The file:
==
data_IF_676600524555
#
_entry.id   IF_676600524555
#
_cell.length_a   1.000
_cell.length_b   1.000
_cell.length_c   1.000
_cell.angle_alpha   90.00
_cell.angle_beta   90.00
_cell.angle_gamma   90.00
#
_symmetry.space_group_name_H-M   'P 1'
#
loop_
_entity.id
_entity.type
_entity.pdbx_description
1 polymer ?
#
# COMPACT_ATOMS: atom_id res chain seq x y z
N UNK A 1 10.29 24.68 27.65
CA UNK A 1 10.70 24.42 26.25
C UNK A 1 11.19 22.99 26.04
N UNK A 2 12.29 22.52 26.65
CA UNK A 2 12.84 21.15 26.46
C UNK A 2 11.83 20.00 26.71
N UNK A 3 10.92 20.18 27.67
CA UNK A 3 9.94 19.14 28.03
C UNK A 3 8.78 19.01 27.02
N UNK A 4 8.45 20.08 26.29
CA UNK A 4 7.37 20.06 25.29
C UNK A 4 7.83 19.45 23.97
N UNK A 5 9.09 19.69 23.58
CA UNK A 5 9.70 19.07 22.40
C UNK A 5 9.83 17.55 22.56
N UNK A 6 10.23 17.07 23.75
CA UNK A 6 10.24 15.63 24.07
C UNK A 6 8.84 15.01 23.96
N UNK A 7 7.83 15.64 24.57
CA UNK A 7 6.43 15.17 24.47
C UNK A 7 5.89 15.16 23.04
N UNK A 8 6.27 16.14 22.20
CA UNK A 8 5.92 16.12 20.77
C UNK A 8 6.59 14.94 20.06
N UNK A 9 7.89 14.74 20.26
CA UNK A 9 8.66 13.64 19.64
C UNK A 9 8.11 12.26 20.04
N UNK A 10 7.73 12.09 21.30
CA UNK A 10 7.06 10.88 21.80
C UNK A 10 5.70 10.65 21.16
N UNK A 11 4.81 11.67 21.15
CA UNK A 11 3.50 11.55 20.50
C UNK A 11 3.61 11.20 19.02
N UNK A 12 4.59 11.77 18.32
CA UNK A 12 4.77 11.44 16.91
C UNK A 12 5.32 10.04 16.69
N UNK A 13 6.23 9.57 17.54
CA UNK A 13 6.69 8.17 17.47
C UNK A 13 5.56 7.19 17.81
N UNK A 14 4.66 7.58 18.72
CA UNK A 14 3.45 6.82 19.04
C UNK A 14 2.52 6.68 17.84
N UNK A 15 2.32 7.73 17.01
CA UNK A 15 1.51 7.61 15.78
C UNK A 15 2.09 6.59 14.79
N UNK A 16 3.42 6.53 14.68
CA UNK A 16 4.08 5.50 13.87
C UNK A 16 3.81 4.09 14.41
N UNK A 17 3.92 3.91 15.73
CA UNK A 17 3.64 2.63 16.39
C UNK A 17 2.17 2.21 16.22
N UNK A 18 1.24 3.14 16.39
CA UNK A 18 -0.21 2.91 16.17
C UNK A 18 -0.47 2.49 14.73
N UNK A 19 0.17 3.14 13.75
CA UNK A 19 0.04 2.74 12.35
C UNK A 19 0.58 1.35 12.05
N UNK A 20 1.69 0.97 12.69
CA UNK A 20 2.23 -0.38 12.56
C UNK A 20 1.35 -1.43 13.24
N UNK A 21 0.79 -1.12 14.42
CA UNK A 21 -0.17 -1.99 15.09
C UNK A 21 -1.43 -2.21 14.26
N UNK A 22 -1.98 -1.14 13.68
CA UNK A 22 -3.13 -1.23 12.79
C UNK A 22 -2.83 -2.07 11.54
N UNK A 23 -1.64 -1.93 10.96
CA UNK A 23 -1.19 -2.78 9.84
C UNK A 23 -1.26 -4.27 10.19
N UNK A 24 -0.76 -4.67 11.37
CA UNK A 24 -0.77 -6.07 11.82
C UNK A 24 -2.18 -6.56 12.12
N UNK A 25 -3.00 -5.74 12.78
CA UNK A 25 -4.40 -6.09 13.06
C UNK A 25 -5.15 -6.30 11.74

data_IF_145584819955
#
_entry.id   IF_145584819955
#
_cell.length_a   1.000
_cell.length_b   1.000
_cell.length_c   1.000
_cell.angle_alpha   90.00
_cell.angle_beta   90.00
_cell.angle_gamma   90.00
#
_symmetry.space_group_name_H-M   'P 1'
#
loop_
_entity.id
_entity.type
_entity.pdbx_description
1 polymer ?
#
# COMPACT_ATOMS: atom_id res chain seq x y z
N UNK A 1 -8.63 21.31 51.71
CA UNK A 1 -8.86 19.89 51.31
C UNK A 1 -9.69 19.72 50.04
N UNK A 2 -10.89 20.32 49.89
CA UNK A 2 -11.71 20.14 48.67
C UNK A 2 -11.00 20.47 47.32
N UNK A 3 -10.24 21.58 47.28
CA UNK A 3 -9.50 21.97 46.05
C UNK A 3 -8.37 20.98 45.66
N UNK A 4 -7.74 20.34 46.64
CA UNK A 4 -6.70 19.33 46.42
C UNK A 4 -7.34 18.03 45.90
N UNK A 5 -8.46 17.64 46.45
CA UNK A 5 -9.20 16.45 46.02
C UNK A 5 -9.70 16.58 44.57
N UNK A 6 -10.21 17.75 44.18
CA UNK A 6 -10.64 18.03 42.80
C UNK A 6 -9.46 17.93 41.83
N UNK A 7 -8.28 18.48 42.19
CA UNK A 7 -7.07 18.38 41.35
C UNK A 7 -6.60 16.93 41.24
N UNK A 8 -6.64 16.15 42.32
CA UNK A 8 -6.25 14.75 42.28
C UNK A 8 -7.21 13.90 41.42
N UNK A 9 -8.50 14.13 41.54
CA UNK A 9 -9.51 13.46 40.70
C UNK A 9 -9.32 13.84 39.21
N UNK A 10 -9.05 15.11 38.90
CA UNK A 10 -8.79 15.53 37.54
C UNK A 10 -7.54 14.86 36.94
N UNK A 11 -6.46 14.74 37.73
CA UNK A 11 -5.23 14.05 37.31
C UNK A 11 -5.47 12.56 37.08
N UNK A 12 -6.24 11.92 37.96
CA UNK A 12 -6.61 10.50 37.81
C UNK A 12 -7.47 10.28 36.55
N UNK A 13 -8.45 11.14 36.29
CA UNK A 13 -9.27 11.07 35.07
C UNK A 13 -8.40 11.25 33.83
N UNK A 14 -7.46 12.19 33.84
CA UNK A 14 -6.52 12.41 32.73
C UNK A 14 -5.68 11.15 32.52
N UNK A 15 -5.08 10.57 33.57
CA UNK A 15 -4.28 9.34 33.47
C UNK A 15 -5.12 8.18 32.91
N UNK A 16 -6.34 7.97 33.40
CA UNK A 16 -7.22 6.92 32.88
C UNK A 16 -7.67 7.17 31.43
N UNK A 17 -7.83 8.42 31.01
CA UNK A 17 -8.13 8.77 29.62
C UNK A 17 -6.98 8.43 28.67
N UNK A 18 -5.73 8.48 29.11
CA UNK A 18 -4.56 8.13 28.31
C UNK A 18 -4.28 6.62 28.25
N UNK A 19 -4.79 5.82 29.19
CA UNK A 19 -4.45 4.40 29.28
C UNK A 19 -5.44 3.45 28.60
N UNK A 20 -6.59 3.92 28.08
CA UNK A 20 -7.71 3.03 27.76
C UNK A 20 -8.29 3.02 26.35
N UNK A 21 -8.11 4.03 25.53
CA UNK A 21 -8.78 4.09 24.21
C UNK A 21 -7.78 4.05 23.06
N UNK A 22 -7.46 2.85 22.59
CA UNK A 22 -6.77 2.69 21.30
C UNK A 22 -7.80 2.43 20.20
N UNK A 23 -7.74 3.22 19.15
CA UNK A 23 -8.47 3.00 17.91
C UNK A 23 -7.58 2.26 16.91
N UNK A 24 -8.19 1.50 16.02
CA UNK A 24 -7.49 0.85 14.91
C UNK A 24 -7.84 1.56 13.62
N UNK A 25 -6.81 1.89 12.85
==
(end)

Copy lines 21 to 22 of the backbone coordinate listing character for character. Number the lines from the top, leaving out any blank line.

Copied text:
N UNK A 1 10.29 24.68 27.65
CA UNK A 1 10.70 24.42 26.25